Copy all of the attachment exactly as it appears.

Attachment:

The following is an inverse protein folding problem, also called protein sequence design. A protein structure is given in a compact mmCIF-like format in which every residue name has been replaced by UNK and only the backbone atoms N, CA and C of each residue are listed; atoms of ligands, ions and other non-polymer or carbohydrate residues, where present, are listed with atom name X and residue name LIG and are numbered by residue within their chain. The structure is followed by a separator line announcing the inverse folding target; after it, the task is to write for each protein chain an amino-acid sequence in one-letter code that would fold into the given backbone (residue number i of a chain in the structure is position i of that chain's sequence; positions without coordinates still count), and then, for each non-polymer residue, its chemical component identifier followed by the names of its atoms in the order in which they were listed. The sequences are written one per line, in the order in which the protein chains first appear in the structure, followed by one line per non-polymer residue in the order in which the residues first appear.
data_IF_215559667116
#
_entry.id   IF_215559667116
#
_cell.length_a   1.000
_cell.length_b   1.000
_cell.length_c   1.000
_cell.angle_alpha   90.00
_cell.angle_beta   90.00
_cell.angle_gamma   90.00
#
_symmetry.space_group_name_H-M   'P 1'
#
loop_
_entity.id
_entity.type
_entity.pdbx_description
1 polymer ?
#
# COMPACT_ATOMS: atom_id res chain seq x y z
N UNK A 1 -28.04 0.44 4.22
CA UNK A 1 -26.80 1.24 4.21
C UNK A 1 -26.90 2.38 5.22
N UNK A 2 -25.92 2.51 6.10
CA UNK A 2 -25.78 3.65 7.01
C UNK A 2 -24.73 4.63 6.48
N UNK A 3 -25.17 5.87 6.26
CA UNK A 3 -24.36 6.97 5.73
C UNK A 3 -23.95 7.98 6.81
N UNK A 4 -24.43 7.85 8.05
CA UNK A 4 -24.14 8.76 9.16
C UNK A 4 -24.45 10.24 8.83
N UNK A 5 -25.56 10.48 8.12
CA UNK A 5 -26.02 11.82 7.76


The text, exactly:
The following is an inverse protein folding problem, also called protein sequence design. A protein structure is given in a compact mmCIF-like format in which every residue name has been replaced by UNK and only the backbone atoms N, CA and C of each residue are listed; atoms of ligands, ions and other non-polymer or carbohydrate residues, where present, are listed with atom name X and residue name LIG and are numbered by residue within their chain. The structure is followed by a separator line announcing the inverse folding target; after it, the task is to write for each protein chain an amino-acid sequence in one-letter code that would fold into the given backbone (residue number i of a chain in the structure is position i of that chain's sequence; positions without coordinates still count), and then, for each non-polymer residue, its chemical component identifier followed by the names of its atoms in the order in which they were listed. The sequences are written one per line, in the order in which the protein chains first appear in the structure, followed by one line per non-polymer residue in the order in which the residues first appear.
data_IF_215559667116
#
_entry.id   IF_215559667116
#
_cell.length_a   1.000
_cell.length_b   1.000
_cell.length_c   1.000
_cell.angle_alpha   90.00
_cell.angle_beta   90.00
_cell.angle_gamma   90.00
#
_symmetry.space_group_name_H-M   'P 1'
#
loop_
_entity.id
_entity.type
_entity.pdbx_description
1 polymer ?
#
# COMPACT_ATOMS: atom_id res chain seq x y z
N UNK A 1 -28.04 0.44 4.22
CA UNK A 1 -26.80 1.24 4.21
C UNK A 1 -26.90 2.38 5.22
N UNK A 2 -25.92 2.51 6.10
CA UNK A 2 -25.78 3.65 7.01
C UNK A 2 -24.73 4.63 6.48
N UNK A 3 -25.17 5.87 6.26
CA UNK A 3 -24.36 6.97 5.73
C UNK A 3 -23.95 7.98 6.81
N UNK A 4 -24.43 7.85 8.05
CA UNK A 4 -24.14 8.76 9.16
C UNK A 4 -24.45 10.24 8.83
N UNK A 5 -25.56 10.48 8.12
CA UNK A 5 -26.02 11.82 7.76